The Italian half of the game turn was general movement across the front. They occupied the central village building with legere infantry, and in general, match the French deployment with similar formations. Their morale disordered Italian chasseur a’ cheval regiment turned about and was fired upon by the squared French legere…. alas to no effect again.


Two turn completed…. the armies slowly approach. The French have formed a chain of battalions in linear formation, while slowing massing their cavalry and infantry towards their right flank.

Turn 1040: Slowly the French center infantry division approach the central village under Engage orders (yellow marker). Several battalions are lined behind the long hedge across the road from the double building as legere battalions wheel out to link with the cavalry division at right, followed by line battalions and the 8 pdr.foot battery. The left flank infantry division, across the road, formed the majority of its battalions into a long linear chain of battalions, watching their opponents across the open fields while following their own Engage order. Unlimbering the attached divisional artillery atop the low hill, the 8 pdr. French foot battery soon was sending round shot towards the Italian deployment. Finally the headquarter attached 12 pdr. positional battery was pushed slowly into position along the road, to cover the center battlefield sector.

Back before the village buildings, those two French linear battalions quickly figured out that standing in formation behind a low hedge is not the same protection from musket balls compared to standing in a 18th century building cluster, even firing at long-range. Seeing the situation, the French divisional commander rode up and quickly thrown to the ground… found himself besides his dead horse. The Italian divisional commander suffered worse, astride his horse behind the Italian occupied buildings, was struck in the arm for a light wound (out for two turns).

Italian movement slowed to match the French hesitating forward movement. Artillery batteries along both fronts are sending round shot into their opposite open order formations just to keep them at bay for the moment. Italian cavalry division unsure what to do…. one dragoon regiment turns about to retire 200 yards (4″) to a rear support position.

Note: This delayed the Italian central attack for two turns since their divisional commander was wounded and till he regained his command ability or replaced, the central Italian infantry division’s Engage order remained in effect. Light wounded commanders return to duty after two turns, in a Command phase. If next photo closely reviewed, the corp’s HQ ADC miniature is seen riding up behind the downed Italian commander with the “Attack” red order marker change, written note in his pocket, but really under his miniature base.


French forward movement ends before the village under Engage yellow order. The Italian commander is lightly wounded preventing his change of orders by ADC behind him.


General view after three turns or one hour. French at left, their cavalry division in foreground. Italian central infantry division has the village occupied while cavalry holds the open left flank.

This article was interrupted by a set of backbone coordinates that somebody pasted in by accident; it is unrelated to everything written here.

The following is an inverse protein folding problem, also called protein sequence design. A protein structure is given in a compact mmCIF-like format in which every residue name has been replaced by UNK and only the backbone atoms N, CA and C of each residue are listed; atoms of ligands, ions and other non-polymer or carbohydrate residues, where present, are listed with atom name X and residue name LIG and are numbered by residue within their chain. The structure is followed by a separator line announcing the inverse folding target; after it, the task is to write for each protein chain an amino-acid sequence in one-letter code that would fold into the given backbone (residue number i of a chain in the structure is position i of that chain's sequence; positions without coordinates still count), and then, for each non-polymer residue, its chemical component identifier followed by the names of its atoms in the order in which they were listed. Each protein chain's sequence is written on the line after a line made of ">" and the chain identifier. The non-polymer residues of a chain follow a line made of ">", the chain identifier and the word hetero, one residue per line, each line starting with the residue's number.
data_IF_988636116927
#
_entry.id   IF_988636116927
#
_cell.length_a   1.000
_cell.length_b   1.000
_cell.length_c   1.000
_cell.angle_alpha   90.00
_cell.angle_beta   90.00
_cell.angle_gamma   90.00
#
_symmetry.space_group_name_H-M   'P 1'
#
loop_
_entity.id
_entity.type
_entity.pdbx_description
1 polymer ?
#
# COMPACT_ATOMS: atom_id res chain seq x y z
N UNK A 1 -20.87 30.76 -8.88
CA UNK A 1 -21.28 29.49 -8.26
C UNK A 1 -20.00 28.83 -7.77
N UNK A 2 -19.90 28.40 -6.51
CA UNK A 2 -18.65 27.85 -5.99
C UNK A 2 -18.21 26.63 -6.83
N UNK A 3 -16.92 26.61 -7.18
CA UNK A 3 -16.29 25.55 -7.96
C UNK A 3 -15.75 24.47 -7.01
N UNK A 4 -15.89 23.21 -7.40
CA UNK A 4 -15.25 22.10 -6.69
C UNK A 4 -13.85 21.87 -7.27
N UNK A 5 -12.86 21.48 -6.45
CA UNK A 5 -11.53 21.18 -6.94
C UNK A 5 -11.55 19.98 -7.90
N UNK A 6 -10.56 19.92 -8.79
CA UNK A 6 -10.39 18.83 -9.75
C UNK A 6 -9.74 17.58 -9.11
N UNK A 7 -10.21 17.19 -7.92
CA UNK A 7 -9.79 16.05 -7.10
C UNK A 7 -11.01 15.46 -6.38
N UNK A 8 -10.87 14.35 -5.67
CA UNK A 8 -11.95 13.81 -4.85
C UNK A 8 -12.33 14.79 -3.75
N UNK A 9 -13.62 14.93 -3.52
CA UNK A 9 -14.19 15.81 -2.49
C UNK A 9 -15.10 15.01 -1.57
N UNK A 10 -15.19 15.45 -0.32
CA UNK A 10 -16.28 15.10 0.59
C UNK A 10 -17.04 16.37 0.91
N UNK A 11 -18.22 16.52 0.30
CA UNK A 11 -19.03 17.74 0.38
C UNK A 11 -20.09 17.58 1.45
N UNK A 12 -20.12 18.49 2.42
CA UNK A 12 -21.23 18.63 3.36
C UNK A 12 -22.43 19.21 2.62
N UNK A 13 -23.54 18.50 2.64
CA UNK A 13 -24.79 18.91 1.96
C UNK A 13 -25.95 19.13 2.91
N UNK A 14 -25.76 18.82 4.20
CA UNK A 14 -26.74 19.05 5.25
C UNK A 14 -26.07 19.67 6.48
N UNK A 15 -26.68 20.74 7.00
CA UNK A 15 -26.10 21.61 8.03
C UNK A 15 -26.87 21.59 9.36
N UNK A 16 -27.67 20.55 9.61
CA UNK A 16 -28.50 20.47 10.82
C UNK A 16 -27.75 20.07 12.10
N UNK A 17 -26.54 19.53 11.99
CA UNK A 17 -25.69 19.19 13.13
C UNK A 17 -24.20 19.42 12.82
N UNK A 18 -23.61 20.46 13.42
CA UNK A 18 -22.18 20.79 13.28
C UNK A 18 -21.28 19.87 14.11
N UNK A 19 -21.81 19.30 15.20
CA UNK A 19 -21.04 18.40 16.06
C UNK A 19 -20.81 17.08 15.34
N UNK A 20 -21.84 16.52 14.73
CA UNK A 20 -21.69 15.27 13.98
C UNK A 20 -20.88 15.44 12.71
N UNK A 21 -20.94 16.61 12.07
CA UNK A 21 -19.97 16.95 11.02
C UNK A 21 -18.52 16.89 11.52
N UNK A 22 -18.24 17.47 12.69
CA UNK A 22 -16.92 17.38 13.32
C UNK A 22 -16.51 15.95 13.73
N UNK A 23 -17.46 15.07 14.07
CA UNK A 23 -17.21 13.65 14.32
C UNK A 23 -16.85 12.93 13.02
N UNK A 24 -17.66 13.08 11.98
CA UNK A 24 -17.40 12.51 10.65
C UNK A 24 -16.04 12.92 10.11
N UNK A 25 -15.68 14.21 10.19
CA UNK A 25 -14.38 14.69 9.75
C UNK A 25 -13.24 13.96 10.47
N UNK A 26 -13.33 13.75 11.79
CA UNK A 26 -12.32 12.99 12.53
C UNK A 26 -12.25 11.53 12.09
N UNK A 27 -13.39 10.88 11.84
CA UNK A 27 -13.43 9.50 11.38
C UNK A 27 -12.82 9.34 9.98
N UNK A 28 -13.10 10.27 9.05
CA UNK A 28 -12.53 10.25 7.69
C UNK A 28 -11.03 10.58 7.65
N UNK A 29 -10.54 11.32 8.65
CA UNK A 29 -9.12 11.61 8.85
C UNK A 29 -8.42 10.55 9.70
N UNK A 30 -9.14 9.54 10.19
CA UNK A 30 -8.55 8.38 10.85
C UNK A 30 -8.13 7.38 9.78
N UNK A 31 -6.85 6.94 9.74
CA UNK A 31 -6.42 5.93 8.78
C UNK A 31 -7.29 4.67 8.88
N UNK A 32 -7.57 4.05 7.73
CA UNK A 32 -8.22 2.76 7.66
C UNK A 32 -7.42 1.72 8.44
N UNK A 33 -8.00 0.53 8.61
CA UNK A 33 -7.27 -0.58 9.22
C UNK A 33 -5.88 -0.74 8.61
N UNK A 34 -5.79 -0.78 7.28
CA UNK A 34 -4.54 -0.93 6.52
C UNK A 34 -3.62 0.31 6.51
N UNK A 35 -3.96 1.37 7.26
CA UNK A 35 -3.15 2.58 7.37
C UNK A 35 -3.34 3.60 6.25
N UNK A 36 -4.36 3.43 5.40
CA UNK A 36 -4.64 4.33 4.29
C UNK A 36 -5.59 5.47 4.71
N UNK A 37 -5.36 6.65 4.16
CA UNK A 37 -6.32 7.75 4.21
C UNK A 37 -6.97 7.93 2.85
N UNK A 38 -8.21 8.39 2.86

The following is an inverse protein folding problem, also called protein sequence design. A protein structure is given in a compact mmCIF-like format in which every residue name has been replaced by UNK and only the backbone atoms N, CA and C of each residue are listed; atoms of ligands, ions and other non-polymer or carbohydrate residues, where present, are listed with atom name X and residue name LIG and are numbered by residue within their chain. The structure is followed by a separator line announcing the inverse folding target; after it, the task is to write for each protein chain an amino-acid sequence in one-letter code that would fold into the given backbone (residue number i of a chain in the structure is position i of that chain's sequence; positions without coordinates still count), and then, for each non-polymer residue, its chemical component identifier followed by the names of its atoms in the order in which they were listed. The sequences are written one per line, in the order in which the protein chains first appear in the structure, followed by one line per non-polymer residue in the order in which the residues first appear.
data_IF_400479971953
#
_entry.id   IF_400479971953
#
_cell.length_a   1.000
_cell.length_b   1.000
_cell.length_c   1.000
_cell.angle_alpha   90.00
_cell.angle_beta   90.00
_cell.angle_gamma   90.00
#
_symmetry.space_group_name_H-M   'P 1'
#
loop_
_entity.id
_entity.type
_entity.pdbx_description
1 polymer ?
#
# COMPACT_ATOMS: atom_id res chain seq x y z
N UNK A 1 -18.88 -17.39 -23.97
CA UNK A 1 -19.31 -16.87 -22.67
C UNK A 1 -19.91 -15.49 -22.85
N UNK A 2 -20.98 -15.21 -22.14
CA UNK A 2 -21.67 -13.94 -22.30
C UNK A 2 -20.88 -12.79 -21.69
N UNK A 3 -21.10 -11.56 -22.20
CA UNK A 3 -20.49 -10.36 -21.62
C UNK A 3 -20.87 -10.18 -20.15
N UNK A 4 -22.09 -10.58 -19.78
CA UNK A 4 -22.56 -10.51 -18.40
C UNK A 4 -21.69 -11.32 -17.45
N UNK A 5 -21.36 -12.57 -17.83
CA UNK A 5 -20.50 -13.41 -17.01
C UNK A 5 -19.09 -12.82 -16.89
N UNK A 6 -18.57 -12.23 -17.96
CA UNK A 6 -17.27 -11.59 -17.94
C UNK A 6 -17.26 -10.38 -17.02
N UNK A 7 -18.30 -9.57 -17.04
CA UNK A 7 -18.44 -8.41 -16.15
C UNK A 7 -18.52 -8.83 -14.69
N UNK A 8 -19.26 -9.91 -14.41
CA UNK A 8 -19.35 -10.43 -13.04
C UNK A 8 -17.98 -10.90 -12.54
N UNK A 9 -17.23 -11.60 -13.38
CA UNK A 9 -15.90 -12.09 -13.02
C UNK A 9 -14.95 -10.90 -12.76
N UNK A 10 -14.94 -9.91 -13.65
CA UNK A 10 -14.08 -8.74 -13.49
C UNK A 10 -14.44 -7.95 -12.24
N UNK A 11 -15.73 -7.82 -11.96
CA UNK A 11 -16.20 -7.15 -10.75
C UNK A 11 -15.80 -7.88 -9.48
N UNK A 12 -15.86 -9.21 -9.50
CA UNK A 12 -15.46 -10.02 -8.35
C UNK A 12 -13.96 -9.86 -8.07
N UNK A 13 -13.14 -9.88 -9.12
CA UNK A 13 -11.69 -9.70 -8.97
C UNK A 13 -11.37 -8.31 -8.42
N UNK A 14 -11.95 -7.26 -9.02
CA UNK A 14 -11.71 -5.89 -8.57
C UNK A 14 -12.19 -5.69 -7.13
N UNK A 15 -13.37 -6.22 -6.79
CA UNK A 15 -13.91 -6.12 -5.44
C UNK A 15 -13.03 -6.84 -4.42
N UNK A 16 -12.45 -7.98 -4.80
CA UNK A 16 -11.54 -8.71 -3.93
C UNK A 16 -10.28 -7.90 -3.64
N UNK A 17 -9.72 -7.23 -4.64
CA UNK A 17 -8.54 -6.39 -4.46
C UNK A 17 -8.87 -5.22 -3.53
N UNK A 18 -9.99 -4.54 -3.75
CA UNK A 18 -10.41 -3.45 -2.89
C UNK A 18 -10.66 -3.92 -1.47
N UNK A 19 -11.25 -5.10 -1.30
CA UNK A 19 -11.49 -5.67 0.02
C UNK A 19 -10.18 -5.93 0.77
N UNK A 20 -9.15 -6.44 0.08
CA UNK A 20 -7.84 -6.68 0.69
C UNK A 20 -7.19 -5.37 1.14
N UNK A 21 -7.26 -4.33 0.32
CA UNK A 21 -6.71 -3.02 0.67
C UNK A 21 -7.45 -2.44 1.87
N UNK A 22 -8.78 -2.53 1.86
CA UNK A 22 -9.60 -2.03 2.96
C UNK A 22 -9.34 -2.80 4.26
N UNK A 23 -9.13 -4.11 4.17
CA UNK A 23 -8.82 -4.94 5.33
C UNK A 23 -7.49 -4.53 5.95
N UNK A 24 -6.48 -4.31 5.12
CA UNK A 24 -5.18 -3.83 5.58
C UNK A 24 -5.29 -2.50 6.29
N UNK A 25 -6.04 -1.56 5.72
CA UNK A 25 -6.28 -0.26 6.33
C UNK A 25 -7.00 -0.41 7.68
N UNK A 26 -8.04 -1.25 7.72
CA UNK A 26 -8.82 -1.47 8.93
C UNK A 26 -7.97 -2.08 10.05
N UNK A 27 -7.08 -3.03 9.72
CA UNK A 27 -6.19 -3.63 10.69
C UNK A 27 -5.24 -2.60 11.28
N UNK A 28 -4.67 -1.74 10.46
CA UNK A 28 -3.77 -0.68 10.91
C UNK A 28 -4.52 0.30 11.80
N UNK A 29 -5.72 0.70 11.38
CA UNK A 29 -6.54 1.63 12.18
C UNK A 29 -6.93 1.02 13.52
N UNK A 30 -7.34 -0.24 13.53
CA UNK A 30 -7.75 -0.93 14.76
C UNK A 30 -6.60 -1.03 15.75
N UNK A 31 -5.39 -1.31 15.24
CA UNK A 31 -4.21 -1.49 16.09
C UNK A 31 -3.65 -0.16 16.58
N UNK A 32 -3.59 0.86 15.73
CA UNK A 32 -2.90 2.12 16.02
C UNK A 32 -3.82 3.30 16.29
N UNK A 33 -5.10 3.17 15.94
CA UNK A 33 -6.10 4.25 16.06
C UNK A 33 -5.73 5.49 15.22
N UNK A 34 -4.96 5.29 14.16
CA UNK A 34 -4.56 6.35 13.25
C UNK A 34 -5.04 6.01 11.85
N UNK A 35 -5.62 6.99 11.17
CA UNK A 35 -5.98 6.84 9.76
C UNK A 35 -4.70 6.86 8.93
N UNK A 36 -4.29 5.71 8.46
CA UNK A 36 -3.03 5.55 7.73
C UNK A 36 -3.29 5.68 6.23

1100 hours: French stop their forward movement while asking questions of their military tutors how to assault a village. Black board instruction on the battlefield…. use several columns, with secured flanks, assault one building at a time, clearing the village turn by turn, 200% maximum shock odds against buildings, most firepower is terrain disordered chart line. Class is dismissed to practice the lesson plan on the battlefield. French form a few infantry battalion columns then stop… firing the artillery is the current fashionable action to learn. French are Class A firing grade for artillery bombardment, as good as it gets. The Italian batteries fire Class B, but seem to have better luck with the dice throws. Several semi-skirmisher legere miniatures knocked out of play, a few morale tests for losses. The musketry battle between building garrison and hedge huggers continues, one French battalion loses another miniature, testing to hold their ground.


French movement stalls before the village. Two small columns formed awaiting the order to storm the building while the long-range musketry duel continues.

Both cavalry divisions await orders to change from Engage (yellow) to Attack (red), which would allow offensive declared cavalry charges. With Engage only counter-charges are permitted without order violation penalties. Who will be first to jump into the cavalry charge mode?


Both sides cavalry await order change to Attack from Engage (yellow) orders. Lined up like a formation review, .trumpeters with moist lips, just need raised arm with sword to point forward.

The French left or Italian right flank is boring… nothing moving except for a stray unit performing a formation change drill it seems. With Engage orders (yellow) they cannot close to normal range musketry, so the effect is a standoff for the moment. One skirmishing Italian legere battalion takes its second miniature loss from French artillery bombardment, their subsequent morale roll causes a temporary retirement towards the rear.


Sort of a stand-off with both sides under Engage orders for now. One Italian legere battalion suffers loss and scampers to the rear to rally. Note again the Italian ADC arrives with order change.